The Combat of Möckern
5th April 1813

Strategic Background

The terrible retreat of the Grande Armée, that had started in Moscow, had not halted at the Russian frontier. Instead, successive defensive lines were abandoned as wavering allies, civic unrest and enemy movements made them untenable. The latest of these retrograde movements in March 1813 brought the French army, under the command of Eugène de Beauharnais, into defensive positions behind the Elbe.

Map of the strategic situation in April 1813 Meanwhile, Prussia and Russia had made a new alliance against Napoleon and were advancing in two broad columns. In the North, Wittgenstein led a mainly Prussian force which liberated Berlin on March 11th. On March 18th a raiding party under Colonel Tettenborn entered Hamburg, sparking a revolt amongst the Hanseatic cities. In the South Blücher led the advance followed by the Russian main army under the ailing Marshal Kutusov. Also, a Swedish army was assembling in Pomerania under Bernadotte.

Napoleon, working in Paris to build a new army for the upcoming campaign, was furious at the abandonment of so much of his empire. Writing to his stepson he demanded that a fortified camp be established in front of Magdeburg on the right bank of the Elbe. Consequently, Eugène began to concentrate his strength in Magdeburg, detaching Davout to recapture Hamburg.

On the allied side, Wittgenstein had received orders to move South and unite with Blücher on the right bank of the Elbe. Protesting that such a move would expose Berlin to attack, he proposed that the two columns unite at Rosslau and move on Eugène's right. Before he could complete this movement, Eugène began to recross the Elbe, the combat of Möckern had begun.

The Battlefield

The countryside to the East of Magdeburg was marshy and low-lyuing, criss-crossed by rough tracks and small settlements. A more substantial road ran eastwards to Möckern before turning north-east towards Berlin. A second road ran southeast through Zerbst (not shown on map) towards Rosslau and Wittenberg[1]. Of the many streams that intersected this area, the most major was the Ehle, a river neither deep nor wide but whose marshy banks made it nonetheless hard to pass.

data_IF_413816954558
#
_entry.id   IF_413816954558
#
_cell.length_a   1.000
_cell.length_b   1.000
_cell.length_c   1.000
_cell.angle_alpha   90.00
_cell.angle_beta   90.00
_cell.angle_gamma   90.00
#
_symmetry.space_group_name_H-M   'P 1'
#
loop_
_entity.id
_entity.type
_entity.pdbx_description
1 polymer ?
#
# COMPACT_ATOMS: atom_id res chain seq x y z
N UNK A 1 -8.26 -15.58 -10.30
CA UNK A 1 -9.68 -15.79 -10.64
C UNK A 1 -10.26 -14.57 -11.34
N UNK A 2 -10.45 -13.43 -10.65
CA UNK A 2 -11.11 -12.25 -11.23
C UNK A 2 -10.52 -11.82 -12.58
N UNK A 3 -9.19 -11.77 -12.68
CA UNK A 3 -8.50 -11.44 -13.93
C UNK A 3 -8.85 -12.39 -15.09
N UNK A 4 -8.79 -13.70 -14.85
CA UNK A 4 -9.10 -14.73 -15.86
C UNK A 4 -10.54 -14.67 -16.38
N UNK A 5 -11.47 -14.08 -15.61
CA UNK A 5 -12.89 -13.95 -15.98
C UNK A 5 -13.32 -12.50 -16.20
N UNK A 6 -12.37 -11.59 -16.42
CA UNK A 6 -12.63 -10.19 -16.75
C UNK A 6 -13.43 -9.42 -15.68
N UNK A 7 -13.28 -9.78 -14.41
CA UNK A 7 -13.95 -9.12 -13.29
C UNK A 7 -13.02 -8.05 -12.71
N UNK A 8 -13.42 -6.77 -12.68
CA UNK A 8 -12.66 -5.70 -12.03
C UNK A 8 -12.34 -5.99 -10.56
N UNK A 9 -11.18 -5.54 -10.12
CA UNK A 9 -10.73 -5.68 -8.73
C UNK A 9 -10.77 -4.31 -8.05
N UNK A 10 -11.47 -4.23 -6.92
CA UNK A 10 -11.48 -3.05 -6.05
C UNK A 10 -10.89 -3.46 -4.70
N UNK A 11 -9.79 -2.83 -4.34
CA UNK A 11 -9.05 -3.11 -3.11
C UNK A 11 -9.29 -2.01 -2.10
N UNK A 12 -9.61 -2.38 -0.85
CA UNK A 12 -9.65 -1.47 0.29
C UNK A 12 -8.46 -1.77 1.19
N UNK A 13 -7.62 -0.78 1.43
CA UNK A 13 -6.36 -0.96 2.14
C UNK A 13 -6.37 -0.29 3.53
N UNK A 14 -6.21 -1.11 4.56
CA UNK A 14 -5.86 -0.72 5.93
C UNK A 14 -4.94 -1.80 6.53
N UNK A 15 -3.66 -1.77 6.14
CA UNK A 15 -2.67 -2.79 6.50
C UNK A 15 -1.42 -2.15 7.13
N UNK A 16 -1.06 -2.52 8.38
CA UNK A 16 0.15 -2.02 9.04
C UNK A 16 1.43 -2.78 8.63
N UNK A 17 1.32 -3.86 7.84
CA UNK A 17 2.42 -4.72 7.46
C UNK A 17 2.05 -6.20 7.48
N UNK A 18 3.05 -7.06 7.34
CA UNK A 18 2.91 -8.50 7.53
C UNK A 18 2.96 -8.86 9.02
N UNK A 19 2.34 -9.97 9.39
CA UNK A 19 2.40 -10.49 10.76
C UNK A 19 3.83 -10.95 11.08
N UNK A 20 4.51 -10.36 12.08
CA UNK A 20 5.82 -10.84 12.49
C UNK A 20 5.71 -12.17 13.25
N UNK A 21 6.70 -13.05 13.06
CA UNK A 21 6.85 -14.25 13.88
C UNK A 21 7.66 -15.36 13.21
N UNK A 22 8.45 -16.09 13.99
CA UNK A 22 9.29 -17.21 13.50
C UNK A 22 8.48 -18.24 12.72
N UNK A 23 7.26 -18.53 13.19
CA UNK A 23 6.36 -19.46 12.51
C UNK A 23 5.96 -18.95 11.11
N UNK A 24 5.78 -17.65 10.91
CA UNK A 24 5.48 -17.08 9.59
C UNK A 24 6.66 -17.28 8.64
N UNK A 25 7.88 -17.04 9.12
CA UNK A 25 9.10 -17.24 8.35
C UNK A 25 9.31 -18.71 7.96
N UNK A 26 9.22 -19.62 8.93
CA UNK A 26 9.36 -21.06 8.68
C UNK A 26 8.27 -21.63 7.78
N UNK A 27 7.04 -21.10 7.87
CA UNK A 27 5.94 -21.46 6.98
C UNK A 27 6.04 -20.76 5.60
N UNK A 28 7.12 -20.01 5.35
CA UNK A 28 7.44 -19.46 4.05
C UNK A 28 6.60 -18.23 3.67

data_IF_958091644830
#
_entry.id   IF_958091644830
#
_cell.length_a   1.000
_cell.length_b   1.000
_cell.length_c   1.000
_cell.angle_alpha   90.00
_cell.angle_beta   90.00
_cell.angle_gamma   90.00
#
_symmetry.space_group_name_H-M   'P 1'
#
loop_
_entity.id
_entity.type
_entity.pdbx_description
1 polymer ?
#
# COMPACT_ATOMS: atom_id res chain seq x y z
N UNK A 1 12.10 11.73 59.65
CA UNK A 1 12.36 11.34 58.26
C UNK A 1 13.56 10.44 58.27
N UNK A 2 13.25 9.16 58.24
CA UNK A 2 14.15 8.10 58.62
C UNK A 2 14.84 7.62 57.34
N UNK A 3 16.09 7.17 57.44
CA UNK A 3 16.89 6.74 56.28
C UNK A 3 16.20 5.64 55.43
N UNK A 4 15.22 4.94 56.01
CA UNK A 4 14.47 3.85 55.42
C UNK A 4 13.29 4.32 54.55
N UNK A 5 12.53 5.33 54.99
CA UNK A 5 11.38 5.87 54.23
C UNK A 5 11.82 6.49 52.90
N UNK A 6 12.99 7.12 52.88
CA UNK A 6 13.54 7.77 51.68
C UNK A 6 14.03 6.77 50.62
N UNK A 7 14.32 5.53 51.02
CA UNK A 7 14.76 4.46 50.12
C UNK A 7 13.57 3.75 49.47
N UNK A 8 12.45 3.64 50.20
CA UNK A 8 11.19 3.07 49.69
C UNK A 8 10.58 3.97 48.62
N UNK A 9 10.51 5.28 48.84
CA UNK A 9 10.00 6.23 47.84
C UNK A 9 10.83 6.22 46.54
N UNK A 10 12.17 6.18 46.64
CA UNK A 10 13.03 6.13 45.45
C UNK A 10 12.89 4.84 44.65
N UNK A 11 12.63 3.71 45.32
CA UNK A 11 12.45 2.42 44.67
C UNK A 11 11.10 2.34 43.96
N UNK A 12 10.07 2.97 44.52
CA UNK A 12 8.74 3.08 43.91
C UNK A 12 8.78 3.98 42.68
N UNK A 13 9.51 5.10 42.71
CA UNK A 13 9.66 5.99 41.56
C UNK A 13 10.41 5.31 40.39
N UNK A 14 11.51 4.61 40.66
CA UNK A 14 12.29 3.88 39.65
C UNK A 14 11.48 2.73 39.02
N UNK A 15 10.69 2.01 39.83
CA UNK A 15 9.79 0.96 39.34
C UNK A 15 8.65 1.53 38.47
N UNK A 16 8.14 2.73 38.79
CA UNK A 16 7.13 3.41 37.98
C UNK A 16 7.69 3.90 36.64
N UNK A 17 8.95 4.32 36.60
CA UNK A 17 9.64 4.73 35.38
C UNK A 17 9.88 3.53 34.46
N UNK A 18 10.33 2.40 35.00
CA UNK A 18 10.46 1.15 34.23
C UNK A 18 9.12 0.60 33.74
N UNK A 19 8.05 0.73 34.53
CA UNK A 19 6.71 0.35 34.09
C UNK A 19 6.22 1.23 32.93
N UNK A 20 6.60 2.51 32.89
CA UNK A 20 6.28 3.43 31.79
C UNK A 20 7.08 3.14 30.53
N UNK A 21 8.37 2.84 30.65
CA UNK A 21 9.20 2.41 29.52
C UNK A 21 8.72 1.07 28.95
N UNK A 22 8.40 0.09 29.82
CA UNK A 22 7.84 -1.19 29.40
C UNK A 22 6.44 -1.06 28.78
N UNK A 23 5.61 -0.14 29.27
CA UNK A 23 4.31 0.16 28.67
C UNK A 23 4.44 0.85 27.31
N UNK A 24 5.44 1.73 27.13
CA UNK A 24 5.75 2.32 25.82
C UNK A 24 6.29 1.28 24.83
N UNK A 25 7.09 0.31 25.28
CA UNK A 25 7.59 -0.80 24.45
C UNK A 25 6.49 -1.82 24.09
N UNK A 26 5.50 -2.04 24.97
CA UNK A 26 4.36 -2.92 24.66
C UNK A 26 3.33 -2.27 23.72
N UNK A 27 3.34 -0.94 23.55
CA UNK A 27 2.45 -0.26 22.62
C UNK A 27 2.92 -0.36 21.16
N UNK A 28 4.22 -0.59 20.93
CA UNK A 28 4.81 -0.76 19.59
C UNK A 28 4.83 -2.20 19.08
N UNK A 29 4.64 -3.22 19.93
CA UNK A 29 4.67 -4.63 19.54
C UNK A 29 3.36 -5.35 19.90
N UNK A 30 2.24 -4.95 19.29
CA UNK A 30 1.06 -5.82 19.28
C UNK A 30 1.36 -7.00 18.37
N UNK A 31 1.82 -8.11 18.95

Map of Möckern and its surroundings

Opening Moves

Eugène began his advance from the Magdeburg bridgehead on April 2nd. Facing him was the weak Pomeranian Division led by Generalmajor von Borstell. Lauriston's V Corps, the vanguard of the French army, quickly pushed the Prussian advanced guard out of Königsborn and into Nedlitz. The following day XI Corps and I Cavalry Corps took up the advance, pushing Borstell further back out of Möckern. By April 4th, Eugène had moved 50,000 men across the Elbe and occupied a position behind the Ehle river.

When news of this advance reached von Bülow in Brandenburg he force-marched his Corps to Borstell's support. Meanwhile Wittgenstein turned aside from his march on Rosslau towards Eugène's right. His intention was to engage Eugène's attention along the Berlin road with Borstell & Bülow before striking him in the flank with Yorck's and Berg's corps. Though he intended to make this attack on April 6th, a (false) report of Eugène's withdrawal caused him to move a day early.

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